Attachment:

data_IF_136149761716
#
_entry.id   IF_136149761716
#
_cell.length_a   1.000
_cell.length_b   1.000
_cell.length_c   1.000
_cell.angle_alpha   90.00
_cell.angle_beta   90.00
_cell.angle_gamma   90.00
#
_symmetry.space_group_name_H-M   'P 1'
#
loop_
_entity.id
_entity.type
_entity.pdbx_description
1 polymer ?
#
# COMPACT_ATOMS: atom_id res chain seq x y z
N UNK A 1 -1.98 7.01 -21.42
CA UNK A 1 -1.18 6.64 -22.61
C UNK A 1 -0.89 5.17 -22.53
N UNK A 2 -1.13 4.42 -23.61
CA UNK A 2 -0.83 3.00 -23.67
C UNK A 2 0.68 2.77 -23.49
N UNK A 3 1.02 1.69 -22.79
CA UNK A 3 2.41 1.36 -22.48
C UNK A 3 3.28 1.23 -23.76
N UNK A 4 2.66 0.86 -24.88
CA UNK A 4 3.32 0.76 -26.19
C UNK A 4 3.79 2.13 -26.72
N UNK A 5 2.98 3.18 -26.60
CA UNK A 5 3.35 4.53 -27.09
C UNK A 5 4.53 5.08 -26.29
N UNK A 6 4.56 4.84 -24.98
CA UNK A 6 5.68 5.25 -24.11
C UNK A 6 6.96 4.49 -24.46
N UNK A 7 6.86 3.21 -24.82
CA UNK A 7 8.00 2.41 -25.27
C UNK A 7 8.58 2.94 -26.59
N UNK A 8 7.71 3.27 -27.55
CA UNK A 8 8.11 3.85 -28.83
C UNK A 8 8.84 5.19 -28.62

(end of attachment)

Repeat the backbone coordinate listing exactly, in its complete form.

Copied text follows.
data_IF_136149761716
#
_entry.id   IF_136149761716
#
_cell.length_a   1.000
_cell.length_b   1.000
_cell.length_c   1.000
_cell.angle_alpha   90.00
_cell.angle_beta   90.00
_cell.angle_gamma   90.00
#
_symmetry.space_group_name_H-M   'P 1'
#
loop_
_entity.id
_entity.type
_entity.pdbx_description
1 polymer ?
#
# COMPACT_ATOMS: atom_id res chain seq x y z
N UNK A 1 -1.98 7.01 -21.42
CA UNK A 1 -1.18 6.64 -22.61
C UNK A 1 -0.89 5.17 -22.53
N UNK A 2 -1.13 4.42 -23.61
CA UNK A 2 -0.83 3.00 -23.67
C UNK A 2 0.68 2.77 -23.49
N UNK A 3 1.02 1.69 -22.79
CA UNK A 3 2.41 1.36 -22.48
C UNK A 3 3.28 1.23 -23.76
N UNK A 4 2.66 0.86 -24.88
CA UNK A 4 3.32 0.76 -26.19
C UNK A 4 3.79 2.13 -26.72
N UNK A 5 2.98 3.18 -26.60
CA UNK A 5 3.35 4.53 -27.09
C UNK A 5 4.53 5.08 -26.29
N UNK A 6 4.56 4.84 -24.98
CA UNK A 6 5.68 5.25 -24.11
C UNK A 6 6.96 4.49 -24.46
N UNK A 7 6.86 3.21 -24.82
CA UNK A 7 8.00 2.41 -25.27
C UNK A 7 8.58 2.94 -26.59
N UNK A 8 7.71 3.27 -27.55
CA UNK A 8 8.11 3.85 -28.83
C UNK A 8 8.84 5.19 -28.62